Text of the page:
At this point I don’t think either party wants this settled. It makes such a handy campaign issue that they just can’t bear the thought of not being able to use it any more.
San Francisco “They also required privately owned handguns to be stored in a locked container or with a trigger lock.”
I guess threatening an intruder with AIDS tainted blood will work too, since there is more of that than handguns I bet.
WHY THEY WANT OUR GUNS!!
Yup... Wintemute’s about as unbiased on guns as Algore is on hybrid cars.
Desperate Libs Beat Anti-Gun Drum
Gosh, I hope so.
I'd *love* to see the Democrats lose dozens of races and the Presidency in 2008.
As we all know, good gun-control results in tight groupings.
Some of the things he has described as straw purchases aren't necessarily straw purchases either.
He claims these crimes are rampant despite the fact that a large amount of law enforcement officers attend these shows out of uniform on their own time.
He is in effect accusing many, many law enforcement officers of turning a blind eye to this.
He offers no proof, and even the examples he provides could be perfectly legal activity.
If the media were honest and competent, he would be ignored due to lack of credibility. However, the media is neither honest or competent when dealing with the issue of guns and gun laws.
I hope Democrats are dumb enough to ‘go there’ again in 2008.
Actually, I think the Democrats just wish the whole issue would go away.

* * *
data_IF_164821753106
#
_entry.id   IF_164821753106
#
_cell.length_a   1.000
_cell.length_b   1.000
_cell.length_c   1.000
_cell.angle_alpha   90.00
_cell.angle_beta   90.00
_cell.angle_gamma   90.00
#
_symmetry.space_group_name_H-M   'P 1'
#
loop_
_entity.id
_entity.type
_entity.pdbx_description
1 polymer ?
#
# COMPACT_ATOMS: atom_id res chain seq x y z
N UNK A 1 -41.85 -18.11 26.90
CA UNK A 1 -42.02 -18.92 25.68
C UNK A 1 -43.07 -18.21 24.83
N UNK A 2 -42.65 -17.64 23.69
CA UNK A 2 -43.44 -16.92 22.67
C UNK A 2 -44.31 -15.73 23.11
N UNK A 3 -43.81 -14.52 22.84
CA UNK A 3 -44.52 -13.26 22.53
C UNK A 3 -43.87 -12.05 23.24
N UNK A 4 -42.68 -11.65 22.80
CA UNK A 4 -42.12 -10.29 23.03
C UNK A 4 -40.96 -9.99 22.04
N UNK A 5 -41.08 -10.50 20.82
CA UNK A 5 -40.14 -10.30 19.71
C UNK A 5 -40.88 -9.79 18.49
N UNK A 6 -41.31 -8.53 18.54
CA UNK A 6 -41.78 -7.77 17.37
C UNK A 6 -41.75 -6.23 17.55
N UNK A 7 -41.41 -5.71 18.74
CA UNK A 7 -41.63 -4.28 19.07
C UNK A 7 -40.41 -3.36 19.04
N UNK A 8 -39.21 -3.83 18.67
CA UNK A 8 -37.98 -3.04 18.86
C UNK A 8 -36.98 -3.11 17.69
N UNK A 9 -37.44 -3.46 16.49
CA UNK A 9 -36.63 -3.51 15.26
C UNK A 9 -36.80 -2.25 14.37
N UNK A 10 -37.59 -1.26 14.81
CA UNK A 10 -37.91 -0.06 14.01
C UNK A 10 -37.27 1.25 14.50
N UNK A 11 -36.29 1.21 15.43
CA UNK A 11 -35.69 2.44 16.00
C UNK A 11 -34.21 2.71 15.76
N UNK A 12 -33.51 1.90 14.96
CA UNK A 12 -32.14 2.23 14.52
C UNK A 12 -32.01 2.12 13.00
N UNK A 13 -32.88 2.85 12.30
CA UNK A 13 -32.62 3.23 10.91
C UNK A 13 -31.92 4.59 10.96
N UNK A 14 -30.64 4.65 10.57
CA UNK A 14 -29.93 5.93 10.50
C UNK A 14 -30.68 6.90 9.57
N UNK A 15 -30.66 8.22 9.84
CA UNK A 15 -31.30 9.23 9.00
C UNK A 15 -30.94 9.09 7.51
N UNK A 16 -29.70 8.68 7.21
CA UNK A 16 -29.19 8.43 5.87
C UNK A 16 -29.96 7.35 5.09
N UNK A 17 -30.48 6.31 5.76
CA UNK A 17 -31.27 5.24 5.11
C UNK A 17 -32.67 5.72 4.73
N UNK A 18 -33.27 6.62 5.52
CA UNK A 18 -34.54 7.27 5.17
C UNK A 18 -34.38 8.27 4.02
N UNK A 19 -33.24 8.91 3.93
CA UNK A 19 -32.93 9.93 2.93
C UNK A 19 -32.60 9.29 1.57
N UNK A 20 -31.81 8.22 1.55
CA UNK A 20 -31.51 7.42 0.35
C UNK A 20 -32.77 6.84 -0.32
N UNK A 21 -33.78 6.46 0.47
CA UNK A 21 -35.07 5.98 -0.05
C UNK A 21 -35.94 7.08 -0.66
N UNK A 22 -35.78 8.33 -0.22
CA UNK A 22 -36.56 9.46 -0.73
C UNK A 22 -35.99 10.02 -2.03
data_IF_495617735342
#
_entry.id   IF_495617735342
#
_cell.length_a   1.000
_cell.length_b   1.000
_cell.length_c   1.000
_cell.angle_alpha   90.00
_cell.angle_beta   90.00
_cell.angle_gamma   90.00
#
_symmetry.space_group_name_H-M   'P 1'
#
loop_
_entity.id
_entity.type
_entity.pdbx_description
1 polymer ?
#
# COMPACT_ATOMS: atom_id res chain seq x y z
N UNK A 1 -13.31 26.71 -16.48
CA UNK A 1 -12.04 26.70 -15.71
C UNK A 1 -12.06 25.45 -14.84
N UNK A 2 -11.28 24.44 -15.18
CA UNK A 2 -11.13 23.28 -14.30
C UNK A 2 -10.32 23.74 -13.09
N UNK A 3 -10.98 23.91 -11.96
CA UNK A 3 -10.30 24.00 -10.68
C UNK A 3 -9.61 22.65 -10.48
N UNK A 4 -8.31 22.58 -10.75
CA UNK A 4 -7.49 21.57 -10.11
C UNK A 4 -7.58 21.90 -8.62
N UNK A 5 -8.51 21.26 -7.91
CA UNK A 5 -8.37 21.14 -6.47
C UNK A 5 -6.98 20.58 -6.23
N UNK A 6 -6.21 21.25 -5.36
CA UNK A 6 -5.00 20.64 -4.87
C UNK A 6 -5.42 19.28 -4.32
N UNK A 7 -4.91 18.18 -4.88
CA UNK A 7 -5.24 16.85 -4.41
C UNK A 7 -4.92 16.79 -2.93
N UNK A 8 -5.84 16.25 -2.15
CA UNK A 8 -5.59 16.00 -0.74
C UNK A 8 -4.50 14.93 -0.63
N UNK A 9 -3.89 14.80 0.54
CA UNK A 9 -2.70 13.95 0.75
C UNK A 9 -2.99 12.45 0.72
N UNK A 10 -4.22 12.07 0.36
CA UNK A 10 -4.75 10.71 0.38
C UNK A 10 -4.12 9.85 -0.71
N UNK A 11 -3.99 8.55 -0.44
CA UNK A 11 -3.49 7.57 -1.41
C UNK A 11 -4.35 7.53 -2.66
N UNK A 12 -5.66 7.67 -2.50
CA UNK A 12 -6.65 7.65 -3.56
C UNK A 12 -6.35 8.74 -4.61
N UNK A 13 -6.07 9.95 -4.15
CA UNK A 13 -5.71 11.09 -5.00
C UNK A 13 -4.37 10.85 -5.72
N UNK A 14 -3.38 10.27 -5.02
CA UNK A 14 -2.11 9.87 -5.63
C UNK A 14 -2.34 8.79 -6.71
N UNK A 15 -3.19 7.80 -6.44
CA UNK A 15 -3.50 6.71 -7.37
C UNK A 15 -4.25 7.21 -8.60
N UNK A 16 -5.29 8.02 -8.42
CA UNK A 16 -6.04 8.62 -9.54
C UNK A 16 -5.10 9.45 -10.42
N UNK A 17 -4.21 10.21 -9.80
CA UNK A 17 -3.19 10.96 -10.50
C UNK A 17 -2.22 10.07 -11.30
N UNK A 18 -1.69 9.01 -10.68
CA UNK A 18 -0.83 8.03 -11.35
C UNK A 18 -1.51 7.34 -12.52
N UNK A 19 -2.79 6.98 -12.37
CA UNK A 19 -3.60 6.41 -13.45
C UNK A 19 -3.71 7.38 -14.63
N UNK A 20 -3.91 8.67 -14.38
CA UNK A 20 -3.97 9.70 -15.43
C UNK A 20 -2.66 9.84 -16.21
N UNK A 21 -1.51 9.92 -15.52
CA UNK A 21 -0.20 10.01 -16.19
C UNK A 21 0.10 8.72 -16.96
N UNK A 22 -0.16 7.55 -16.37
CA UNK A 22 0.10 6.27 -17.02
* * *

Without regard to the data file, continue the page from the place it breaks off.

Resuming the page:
They've learned too many times that they don't win elections supporting gun control. They lose them.
There are many people out there who might agree with the Democratic candidate on every other issue but will cast their vote for the candidate who supports the rights of gun owners --often at the Democrats' loss. Hence, all the pro-gun Dems who won congressional races last year.
This issue is a loser for Democrats..
Not really. I bought an almost new Springfield Armory XD 9 at a show and when I asked about waiting time, required paper work, receipt, bill of sale, the seller told me that since he wasn't a business, but a private citizen who rented table space at a gun show, none of this was necessary and I walked out the door with my new purchase. On the way out, carrying my new purchase in it's plastic case, people in several booths asked me whay I had to sell or trade.
I was very surprised that it was so easy as I was under the impression there was more to it.
whay = what
And since cars kill many times more people than guns each year I'm sure Mr. Wintemute would also like to see a policy change thatn makes direct private-party transfers of cars illegal too, right?